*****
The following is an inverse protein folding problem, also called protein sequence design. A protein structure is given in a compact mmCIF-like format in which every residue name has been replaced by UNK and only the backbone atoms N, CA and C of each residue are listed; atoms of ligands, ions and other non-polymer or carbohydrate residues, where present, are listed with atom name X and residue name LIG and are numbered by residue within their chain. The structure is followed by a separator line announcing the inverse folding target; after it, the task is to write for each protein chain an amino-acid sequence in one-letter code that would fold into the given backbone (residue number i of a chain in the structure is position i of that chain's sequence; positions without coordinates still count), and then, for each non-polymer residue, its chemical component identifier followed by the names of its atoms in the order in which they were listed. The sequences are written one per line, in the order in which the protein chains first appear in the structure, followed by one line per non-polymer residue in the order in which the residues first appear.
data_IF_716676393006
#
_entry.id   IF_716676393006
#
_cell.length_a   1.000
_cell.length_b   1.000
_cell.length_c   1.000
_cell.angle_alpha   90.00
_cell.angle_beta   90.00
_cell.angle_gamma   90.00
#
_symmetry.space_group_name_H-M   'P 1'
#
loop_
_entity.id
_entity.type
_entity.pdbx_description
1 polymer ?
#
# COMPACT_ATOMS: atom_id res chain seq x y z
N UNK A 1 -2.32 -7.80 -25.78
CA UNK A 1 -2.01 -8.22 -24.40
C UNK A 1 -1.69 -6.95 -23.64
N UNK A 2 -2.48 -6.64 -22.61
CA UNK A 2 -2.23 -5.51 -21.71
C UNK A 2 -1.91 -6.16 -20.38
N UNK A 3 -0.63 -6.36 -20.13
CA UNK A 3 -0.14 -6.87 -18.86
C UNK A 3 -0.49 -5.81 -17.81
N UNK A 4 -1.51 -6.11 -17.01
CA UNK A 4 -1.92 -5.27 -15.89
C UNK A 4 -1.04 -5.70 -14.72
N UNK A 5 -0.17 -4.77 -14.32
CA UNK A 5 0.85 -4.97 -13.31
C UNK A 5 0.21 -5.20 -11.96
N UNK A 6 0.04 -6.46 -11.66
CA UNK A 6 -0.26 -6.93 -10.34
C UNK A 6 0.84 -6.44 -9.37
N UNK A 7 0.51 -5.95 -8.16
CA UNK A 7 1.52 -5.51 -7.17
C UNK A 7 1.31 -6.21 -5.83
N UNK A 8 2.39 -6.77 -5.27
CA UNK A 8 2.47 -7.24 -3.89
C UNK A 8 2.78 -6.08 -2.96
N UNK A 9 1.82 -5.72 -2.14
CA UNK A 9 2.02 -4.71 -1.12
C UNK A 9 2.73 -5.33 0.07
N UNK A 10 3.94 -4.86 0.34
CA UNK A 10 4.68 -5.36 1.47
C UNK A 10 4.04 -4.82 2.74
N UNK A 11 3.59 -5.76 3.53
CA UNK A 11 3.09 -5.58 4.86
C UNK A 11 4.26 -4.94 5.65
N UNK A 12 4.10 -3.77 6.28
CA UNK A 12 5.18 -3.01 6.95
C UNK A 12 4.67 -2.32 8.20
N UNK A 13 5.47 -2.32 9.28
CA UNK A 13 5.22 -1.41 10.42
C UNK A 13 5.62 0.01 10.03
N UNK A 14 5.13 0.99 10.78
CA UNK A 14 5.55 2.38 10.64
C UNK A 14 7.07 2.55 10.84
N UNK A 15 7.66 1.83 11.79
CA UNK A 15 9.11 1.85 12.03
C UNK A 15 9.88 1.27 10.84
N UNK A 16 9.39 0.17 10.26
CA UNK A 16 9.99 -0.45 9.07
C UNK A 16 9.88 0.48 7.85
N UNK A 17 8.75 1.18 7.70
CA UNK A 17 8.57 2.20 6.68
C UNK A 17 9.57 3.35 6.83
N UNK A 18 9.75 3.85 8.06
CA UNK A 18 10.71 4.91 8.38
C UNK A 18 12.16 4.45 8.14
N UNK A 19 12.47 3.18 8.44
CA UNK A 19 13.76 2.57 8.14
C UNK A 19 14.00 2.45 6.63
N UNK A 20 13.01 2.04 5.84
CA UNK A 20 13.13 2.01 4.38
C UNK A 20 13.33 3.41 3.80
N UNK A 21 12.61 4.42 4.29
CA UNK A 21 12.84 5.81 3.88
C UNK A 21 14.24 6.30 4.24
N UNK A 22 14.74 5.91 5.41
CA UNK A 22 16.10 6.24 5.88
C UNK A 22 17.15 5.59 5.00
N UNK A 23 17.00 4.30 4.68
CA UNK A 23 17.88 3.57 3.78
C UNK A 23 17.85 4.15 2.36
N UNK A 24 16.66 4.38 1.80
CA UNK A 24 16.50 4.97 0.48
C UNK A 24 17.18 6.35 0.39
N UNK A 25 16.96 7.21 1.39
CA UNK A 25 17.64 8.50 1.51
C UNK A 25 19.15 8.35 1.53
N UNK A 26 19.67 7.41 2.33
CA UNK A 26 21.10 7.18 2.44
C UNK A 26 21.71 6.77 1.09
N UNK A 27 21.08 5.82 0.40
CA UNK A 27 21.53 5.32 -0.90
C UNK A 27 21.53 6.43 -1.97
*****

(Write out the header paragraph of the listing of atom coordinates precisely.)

The following is an inverse protein folding problem, also called protein sequence design. A protein structure is given in a compact mmCIF-like format in which every residue name has been replaced by UNK and only the backbone atoms N, CA and C of each residue are listed; atoms of ligands, ions and other non-polymer or carbohydrate residues, where present, are listed with atom name X and residue name LIG and are numbered by residue within their chain. The structure is followed by a separator line announcing the inverse folding target; after it, the task is to write for each protein chain an amino-acid sequence in one-letter code that would fold into the given backbone (residue number i of a chain in the structure is position i of that chain's sequence; positions without coordinates still count), and then, for each non-polymer residue, its chemical component identifier followed by the names of its atoms in the order in which they were listed. The sequences are written one per line, in the order in which the protein chains first appear in the structure, followed by one line per non-polymer residue in the order in which the residues first appear.